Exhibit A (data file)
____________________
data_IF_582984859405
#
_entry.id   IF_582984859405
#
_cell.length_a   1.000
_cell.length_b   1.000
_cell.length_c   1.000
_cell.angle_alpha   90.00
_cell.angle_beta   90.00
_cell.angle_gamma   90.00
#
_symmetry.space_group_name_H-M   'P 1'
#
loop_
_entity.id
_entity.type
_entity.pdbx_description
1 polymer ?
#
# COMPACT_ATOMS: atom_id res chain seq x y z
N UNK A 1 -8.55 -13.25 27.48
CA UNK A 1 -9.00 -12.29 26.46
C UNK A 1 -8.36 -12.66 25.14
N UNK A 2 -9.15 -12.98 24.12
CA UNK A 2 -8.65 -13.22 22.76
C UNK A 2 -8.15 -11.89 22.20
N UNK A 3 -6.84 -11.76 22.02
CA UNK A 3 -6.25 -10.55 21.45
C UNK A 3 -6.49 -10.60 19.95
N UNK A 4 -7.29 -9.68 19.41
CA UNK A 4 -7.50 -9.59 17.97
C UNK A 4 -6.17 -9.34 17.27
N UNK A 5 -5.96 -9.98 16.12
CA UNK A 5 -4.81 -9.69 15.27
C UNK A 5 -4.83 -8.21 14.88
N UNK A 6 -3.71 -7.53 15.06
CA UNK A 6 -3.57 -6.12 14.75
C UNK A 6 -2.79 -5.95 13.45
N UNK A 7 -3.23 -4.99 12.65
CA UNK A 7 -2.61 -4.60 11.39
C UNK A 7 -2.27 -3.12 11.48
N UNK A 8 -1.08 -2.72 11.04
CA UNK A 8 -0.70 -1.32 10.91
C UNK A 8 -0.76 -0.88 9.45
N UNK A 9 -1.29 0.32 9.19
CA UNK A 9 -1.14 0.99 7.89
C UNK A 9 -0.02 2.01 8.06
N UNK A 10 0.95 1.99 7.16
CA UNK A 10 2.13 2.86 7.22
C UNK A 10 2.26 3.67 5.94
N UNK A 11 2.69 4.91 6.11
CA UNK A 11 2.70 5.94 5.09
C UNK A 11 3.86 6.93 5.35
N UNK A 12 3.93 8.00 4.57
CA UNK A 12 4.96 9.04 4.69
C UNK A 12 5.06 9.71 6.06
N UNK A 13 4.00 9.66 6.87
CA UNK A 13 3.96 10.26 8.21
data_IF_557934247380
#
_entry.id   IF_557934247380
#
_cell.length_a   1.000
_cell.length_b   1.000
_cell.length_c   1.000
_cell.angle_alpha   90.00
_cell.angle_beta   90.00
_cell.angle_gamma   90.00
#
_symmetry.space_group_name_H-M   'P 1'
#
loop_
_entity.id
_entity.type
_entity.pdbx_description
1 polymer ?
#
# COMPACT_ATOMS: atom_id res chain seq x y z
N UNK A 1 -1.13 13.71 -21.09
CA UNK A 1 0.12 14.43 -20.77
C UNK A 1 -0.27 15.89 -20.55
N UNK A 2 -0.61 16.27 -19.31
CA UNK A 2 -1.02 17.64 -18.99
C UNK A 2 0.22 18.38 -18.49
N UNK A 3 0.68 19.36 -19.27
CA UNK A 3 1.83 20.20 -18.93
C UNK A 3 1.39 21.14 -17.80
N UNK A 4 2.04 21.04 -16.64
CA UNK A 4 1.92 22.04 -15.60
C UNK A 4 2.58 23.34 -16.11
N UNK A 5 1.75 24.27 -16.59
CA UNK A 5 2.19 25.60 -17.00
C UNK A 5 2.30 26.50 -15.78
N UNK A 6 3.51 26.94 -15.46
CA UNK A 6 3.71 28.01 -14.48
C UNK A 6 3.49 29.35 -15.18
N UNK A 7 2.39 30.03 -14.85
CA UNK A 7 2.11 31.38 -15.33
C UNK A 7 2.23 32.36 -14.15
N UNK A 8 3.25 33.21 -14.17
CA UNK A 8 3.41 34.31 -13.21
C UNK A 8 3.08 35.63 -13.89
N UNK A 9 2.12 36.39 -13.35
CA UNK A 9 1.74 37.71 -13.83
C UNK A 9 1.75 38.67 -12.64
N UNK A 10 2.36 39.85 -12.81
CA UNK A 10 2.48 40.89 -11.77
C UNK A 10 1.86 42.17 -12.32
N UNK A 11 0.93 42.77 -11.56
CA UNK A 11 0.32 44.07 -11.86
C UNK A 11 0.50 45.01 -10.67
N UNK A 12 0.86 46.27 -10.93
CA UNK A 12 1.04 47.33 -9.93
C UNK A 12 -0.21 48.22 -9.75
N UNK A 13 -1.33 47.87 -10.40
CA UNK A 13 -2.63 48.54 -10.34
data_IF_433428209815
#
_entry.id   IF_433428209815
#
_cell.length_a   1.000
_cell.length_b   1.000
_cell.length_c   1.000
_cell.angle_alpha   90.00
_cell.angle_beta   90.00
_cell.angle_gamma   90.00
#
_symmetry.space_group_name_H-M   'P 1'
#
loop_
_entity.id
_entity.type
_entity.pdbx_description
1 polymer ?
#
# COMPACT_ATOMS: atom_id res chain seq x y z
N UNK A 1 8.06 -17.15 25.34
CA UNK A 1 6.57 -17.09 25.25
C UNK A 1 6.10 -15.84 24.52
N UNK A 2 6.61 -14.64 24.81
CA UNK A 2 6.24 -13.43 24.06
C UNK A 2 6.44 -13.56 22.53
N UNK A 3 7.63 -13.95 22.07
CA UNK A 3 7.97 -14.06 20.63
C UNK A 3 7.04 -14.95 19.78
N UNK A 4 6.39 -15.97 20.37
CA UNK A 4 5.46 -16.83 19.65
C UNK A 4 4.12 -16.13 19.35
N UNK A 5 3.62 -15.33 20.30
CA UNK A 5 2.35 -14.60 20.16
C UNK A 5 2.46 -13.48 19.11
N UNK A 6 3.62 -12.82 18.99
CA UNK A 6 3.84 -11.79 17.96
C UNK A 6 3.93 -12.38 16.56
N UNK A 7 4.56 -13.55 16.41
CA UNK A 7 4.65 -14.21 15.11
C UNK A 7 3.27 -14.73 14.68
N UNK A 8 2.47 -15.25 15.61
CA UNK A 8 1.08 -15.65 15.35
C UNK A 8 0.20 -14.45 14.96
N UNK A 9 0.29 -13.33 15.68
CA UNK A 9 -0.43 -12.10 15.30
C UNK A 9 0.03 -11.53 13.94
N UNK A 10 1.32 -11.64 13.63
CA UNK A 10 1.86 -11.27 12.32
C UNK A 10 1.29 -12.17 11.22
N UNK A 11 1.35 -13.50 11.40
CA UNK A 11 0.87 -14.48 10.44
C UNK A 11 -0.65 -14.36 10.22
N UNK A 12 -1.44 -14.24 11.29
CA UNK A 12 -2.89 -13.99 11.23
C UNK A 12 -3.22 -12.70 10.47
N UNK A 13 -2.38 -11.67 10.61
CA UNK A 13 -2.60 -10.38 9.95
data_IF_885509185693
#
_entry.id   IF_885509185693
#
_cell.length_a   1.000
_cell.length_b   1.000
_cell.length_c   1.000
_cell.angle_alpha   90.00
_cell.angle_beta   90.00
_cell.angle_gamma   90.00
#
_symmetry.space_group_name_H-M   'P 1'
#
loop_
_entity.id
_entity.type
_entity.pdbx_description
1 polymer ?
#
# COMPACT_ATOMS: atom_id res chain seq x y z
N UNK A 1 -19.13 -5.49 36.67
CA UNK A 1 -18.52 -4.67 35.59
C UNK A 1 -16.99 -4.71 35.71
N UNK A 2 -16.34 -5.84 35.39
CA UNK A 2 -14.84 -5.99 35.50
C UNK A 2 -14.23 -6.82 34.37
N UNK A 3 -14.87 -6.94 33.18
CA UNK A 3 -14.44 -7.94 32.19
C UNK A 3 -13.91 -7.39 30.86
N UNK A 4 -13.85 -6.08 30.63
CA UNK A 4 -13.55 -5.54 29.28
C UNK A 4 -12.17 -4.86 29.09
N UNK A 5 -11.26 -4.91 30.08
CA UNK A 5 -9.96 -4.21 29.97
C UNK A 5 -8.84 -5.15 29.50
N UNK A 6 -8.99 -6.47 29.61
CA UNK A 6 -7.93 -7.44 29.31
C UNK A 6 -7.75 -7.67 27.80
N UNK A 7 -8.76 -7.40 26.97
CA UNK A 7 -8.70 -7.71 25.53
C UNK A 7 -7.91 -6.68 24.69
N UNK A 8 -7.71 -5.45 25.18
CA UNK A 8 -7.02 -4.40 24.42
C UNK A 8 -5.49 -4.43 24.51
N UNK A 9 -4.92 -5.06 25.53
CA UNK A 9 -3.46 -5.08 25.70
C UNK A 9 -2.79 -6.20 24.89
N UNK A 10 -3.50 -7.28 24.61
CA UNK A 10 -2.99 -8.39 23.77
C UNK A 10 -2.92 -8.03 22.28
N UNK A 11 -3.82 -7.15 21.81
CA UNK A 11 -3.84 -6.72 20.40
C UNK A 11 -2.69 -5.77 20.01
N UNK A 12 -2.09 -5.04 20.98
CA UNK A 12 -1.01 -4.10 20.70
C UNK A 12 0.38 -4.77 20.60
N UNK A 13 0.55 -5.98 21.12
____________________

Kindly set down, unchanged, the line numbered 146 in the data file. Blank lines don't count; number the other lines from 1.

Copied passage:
N UNK A 4 6.39 -15.97 20.37